February 2002-January 2006
Level of Access
This award supports a project to analyze samples from the Law Dome ice core for volcanic tephra. The Law Dome ice core is the best-dated ice core from East Antarctica and contains a detailed record of climate and atmospheric chemistry over at least the last 700 years. Several global volcanic eruptions appear to be recorded in the Law Dome core, including the well known Tambora 1815 and Unknown 1809 events, as well as the Huaynaputina 1600 and Ruiz 1595 events. To verify the source eruptions responsible for these signals, as well as to differentiate between local Antarctic and southern hemisphere eruptions, a continuous scan for volcanic glass at an annual resolution will be done on the last 700 years of the Law Dome ice core. Sub-annual tephra analyses will be done in the sections containing the largest acid signals in the core. To better evaluate the climatic impact of large equatorial eruptions from ice cores, it is necessary to isolate local eruptions and their associated glaciochemical signal from that of these more distant sources. The identification of local eruptions in the Law Dome core will improve upon the existing chronology of Antarctic volcanism over the last 700 years through the presence of volcanic glass in conjunction with the results from this same type of study on the Siple Dome ice core.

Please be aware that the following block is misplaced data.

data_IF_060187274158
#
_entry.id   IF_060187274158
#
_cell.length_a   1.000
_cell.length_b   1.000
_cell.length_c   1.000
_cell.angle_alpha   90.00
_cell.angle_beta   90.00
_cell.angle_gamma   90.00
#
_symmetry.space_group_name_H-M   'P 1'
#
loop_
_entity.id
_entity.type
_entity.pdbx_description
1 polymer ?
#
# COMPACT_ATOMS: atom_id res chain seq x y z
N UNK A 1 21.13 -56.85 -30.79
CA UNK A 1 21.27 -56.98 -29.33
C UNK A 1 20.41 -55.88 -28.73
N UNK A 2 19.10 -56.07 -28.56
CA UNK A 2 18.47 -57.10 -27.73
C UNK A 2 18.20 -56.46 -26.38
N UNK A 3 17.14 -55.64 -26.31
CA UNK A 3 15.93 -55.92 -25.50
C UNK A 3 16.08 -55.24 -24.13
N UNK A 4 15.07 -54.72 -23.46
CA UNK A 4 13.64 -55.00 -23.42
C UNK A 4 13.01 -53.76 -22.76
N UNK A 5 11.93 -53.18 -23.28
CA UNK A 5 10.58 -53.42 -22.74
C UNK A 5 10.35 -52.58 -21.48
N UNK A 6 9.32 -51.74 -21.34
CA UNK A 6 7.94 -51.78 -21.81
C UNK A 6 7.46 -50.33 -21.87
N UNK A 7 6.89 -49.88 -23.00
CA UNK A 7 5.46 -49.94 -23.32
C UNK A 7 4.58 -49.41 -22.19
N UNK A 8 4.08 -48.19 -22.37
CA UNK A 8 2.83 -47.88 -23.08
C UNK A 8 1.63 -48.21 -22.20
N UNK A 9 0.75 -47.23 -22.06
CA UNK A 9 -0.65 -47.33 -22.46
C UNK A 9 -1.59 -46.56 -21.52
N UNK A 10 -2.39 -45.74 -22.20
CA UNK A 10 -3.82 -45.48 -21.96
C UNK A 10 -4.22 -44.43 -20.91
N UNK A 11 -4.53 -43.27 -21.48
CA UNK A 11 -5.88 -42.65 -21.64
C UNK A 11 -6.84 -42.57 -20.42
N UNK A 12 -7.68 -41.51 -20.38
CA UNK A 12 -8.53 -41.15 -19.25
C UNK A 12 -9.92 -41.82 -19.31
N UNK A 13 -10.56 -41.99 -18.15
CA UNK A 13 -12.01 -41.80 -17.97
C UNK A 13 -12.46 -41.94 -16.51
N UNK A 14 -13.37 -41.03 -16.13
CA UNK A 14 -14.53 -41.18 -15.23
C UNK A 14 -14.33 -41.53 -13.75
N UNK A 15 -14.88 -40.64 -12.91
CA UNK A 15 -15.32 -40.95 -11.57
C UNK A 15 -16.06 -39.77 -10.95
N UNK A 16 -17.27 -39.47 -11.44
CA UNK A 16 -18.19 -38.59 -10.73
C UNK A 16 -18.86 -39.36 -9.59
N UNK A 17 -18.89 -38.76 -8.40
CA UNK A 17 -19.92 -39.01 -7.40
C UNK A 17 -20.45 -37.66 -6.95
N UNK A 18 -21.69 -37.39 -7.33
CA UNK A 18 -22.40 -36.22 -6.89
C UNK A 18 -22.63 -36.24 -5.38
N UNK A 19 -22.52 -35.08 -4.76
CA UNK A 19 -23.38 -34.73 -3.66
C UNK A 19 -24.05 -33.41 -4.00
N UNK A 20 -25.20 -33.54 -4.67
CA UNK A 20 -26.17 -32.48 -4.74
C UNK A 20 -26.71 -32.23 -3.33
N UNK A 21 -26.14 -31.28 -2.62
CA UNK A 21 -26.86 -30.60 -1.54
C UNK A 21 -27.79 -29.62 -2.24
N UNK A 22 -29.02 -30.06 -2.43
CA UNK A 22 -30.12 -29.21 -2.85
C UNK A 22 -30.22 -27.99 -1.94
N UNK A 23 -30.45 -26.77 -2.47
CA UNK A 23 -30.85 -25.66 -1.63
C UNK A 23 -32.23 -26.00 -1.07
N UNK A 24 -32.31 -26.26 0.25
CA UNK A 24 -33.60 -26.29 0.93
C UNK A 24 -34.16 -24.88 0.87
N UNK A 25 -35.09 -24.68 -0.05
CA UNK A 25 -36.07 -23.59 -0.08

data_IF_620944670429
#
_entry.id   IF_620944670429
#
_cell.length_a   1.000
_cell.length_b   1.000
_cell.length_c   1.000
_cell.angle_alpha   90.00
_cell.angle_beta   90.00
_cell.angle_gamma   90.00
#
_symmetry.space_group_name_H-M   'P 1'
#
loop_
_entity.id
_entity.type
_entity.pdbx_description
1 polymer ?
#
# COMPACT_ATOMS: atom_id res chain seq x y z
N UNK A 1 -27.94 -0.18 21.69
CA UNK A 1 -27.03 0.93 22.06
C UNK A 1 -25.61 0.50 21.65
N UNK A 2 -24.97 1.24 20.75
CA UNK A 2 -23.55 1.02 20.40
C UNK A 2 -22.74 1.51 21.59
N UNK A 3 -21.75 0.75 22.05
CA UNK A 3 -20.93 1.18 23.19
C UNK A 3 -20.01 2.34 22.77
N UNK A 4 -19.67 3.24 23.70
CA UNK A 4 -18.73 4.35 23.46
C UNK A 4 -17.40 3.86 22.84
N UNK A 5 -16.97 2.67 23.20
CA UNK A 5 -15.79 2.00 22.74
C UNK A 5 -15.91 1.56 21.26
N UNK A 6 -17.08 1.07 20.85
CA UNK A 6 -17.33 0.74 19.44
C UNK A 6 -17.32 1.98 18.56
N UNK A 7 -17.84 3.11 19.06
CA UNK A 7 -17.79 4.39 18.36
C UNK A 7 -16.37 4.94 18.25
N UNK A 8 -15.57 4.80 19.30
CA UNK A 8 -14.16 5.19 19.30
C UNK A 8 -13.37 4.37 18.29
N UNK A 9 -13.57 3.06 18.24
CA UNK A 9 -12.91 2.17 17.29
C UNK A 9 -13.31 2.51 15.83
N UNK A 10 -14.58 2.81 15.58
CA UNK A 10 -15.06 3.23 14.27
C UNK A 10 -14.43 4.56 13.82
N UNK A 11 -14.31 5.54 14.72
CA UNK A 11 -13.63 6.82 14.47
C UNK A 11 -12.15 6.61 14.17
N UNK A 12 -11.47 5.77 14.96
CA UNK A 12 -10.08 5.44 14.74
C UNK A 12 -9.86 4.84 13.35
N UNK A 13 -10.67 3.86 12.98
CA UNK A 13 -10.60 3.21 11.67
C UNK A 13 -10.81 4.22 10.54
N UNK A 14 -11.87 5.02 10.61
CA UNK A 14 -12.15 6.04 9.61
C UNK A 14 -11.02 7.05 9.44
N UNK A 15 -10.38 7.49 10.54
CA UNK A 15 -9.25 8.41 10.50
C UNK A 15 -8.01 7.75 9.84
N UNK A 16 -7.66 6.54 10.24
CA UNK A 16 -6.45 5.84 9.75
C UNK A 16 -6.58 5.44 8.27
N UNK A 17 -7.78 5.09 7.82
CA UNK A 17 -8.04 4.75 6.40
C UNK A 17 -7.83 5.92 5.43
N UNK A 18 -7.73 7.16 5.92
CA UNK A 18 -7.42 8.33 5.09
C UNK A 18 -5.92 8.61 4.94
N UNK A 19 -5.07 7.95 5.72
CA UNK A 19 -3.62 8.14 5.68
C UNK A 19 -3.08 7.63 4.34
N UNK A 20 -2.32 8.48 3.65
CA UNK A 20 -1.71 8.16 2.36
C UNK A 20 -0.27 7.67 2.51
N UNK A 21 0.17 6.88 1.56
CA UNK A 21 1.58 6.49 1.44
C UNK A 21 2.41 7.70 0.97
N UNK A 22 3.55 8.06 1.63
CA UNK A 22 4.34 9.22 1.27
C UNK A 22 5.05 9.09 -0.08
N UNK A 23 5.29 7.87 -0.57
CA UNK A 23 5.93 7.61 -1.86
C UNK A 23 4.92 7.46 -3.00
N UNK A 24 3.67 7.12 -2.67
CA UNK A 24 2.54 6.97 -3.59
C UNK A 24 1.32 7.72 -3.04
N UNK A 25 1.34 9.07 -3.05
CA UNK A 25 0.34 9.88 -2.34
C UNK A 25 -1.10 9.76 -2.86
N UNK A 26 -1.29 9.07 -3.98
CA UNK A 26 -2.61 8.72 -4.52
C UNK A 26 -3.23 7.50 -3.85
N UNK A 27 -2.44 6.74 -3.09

Zielinski, Gregory A., "Collaborative Research: A 700-Year Tephrochronology of the Law Dome Ice Core, East Antarctica" (2006). University of Maine Office of Research and Sponsored Programs: Grant Reports. 199.